At the beginning of the week, I mentioned I’m reading Our Mathematical Universe (2014), by Max Tegmark. His stance on inflation, and especially on eternal inflation, got me really thinking about it. Then all that thinking turned into a post.
It happened again last night. That strong sense of, “Yeah, but…” With this book, that’s happening a lot. I find something slightly, but fundamentally, off about Tegmark’s arguments. There seems an over-willingness to accept wild conclusions. This may all say much more about me than about Tegmark, which in this case is perfect irony.
Because what set me off this time was his chapter about human intuition.
Back when I posted about Delores, the Westworld robot, I mentioned a question that once came up in a science fiction fan forum: What’s the collective noun for robots? A mechanation of robots? A clank of robots? I suggested an Asimov of robots, but maybe the best suggestion was an uprising of robots.
An uprising of robots could refer to the scary Terminator scenario, but could also be taken as just meaning the rising up of (non-killer, useful) robots. That latter interpretation being not just factual, but quite operative already.
So for this Wednesday Wow, an uprising of robots…
I’ve been noticing lately how much I don’t miss MSNBC. I was in the habit of catching Nicolle Wallace’s show every weekday at 3 PM (Central Time). She was one of the last on-air hosts I could stomach. (Chris Hayes is okay, and Rachel Maddow can be very good when I’m in the mood for that level of earnestness.)
But I’ve long thought Chris Matthews was a brilliant jackass in love with the sound of his own voice. And don’t get me started on Brian Williams, who, no, I do not forgive for besmirching journalism. He should retire and find other work.
But I thought Nicolle Wallace was okay.
Remember when Moanday was a groanday because we went back to work after a nice weekend away? I’ve been free of that since I retired (seven years ago) and now lots of people are free of that.
Unfortunately many of them are also free of a paycheck, which, as the saying goes, really gives one something to groan about. (My 401K lost an ass-puckering amount of value last quarter, so I’m groaning, too.)
I dunno about you, but I could use some comfort food…
I’m reading Our Mathematical Universe (2014), by Max Tegmark, and I’ll post about the book when I finish. However he got my attention early with the topic of eternal inflation. That got me thinking about how there are some key unanswered questions regarding the Big Bang and inflation of the non-eternal sort.
Inflation certainly does need some explaining. It may be related to dark energy, as both seem to do the same sort of thing (push space apart). The putative physics of inflation is bad enough; eternal inflation is (in my view) fairy tale physics.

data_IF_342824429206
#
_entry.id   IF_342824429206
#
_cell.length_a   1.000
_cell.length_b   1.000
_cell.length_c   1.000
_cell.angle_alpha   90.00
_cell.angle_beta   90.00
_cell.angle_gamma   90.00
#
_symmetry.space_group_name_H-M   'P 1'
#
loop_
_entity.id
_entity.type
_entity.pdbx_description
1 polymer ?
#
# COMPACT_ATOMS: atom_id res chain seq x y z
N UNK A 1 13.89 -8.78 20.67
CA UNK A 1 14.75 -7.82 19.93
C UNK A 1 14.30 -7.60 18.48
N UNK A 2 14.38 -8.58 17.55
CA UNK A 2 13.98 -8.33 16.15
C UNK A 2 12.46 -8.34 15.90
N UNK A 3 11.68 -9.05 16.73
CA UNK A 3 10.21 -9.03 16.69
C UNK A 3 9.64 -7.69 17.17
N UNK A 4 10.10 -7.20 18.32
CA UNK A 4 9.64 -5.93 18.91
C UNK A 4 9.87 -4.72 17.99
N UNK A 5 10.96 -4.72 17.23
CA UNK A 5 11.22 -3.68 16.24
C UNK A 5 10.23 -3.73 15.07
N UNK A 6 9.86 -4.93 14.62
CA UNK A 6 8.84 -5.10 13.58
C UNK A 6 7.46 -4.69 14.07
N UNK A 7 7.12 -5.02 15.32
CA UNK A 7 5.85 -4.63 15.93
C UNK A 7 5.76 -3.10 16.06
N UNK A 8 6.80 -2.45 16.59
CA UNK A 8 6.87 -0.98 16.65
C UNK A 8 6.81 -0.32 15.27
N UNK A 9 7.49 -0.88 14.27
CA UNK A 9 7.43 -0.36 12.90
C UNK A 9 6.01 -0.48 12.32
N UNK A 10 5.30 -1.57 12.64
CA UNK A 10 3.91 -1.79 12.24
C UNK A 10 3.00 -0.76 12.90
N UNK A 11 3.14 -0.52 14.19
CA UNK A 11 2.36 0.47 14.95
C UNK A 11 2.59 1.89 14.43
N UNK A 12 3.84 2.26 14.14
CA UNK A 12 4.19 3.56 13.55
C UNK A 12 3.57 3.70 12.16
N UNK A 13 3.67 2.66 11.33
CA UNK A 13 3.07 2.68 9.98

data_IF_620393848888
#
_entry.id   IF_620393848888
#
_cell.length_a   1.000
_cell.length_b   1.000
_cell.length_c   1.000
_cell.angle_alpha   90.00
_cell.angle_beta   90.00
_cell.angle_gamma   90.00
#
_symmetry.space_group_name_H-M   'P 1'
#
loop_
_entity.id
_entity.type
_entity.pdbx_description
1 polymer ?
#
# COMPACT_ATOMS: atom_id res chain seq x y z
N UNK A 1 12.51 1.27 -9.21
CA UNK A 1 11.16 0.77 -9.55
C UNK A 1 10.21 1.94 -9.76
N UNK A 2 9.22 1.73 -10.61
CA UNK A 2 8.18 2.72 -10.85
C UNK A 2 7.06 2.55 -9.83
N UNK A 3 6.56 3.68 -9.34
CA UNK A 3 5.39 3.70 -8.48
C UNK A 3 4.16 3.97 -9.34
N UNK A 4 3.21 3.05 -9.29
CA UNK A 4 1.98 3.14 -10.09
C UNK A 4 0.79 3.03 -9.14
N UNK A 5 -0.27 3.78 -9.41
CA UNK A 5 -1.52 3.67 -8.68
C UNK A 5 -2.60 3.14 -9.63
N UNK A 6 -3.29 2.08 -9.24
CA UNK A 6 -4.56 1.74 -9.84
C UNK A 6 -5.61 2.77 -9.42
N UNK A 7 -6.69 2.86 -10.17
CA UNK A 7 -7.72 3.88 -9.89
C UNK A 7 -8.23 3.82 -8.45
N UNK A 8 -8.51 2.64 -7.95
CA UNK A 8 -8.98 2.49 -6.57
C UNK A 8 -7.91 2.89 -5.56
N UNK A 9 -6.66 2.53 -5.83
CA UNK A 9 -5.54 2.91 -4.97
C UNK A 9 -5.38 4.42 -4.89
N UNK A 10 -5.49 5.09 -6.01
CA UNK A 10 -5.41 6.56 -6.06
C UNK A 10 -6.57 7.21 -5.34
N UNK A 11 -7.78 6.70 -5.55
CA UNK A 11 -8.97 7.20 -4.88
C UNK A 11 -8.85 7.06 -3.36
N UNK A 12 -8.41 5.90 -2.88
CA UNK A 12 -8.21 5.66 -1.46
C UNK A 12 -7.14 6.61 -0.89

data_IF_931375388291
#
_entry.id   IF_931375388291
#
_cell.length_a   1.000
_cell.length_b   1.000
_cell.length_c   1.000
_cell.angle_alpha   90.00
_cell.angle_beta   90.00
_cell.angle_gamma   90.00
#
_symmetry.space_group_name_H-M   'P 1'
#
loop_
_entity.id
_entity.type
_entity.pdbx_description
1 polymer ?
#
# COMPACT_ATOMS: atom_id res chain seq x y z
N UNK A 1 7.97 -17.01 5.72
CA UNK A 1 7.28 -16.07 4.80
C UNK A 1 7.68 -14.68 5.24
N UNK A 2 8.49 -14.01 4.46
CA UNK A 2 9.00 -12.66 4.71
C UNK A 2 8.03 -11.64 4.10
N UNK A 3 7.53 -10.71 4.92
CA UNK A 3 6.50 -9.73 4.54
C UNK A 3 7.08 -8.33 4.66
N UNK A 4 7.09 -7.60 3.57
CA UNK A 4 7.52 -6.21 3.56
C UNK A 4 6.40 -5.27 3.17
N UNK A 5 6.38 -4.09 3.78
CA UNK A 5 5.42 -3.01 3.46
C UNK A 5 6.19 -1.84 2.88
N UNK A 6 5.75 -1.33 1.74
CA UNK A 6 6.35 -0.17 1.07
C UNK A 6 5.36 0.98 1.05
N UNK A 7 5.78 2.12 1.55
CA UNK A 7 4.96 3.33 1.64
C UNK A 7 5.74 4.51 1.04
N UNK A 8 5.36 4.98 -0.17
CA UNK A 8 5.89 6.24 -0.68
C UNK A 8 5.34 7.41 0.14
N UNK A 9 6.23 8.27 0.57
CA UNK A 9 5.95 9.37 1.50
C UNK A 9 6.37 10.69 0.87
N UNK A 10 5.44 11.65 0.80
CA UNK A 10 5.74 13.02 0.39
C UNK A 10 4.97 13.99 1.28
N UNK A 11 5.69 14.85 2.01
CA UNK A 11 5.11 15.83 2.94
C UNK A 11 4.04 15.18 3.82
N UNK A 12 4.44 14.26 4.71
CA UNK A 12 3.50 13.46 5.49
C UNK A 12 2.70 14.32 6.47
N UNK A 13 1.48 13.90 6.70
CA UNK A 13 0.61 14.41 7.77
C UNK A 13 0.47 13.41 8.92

For one thing, eternal? Seriously? Infinite something from nothing?
Neal Stephenson, like Greg Egan, is a hard science fiction author who never fails to delight me with something new and tasty. Both Stephenson and Egan seem able to leave footprints in otherwise well-trodden ground. Stephenson, in particular, often makes me LOL.
That’s not an acronym I use very often, but it seems especially appropriate here given this post is about The Rise and Fall of D.O.D.O., by Neal Stephenson and Nicole Galland. The book has so many tongue-in-cheek military acronyms (DODO, DTAP, DEDE, MUON, etc) that it has a glossary at the back.
The story concerns parallel worlds, wave-function collapse, and witches.
Recently I read Dog is Love, Why and How Your Dog Loves You (2019), by Clive D.L. Wynne, an animal behavior scientist who specializes in dogs. Despite the loaded word “love” in the title, this is a science book about a search for hard evidence.
Dr. Wynne is a psychology professor at Arizona State University and director of their Canine Science Collaboratory. He’s written several other books about animal cognition: The Mental Lives of Animals (2001), Do Animals Think (2004), Evolution, Behavior and Cognition (2013).
The book is the story of Wynne’s search for exactly what it is that makes dogs special and how they got that way.
Recently I posted about Manifold: Time, the first book in a trilogy by Stephen Baxter, a writer new to me. As I wrote, I wasn’t very whelmed, but a bad meal at a new restaurant can be a fluke — it’s only fair to give the chef at least one more chance. (A single data point doesn’t mean much.) And I did find the overall themes a little intriguing.
As it turned out, I rather enjoyed the second one, Manifold: Space. The story stayed grounded and engaged me throughout, plus there were several cool science fiction ideas I’d never encountered before (which is kinda the point of reading hard SF). So a definite thumbs up on book number two.
Unfortunately the third book, Manifold: Origin, didn’t do much for me.
One of my favorite fiction quotes is Hamlet saying, “I could be bounded in a nut shell and count myself a king of infinite space.” (He goes on to add, “were it not that I have bad dreams,” which, if you know the story, was a definite problem for him.) The quote has a special poignancy these days now that we’re all bounded up in our own nut shells (and trying to avoid going nuts).
There have been some unexpected upsides and down sides. Air pollution is down (an upside); reports of domestic abuse are up (a downside). Streets are cleaner, city rats are starving. Bears and wolves are roaming freely in national parks while we cower in our caves.
What changes will stick with us? How different will our future be than we might have expected (assuming we survive this)?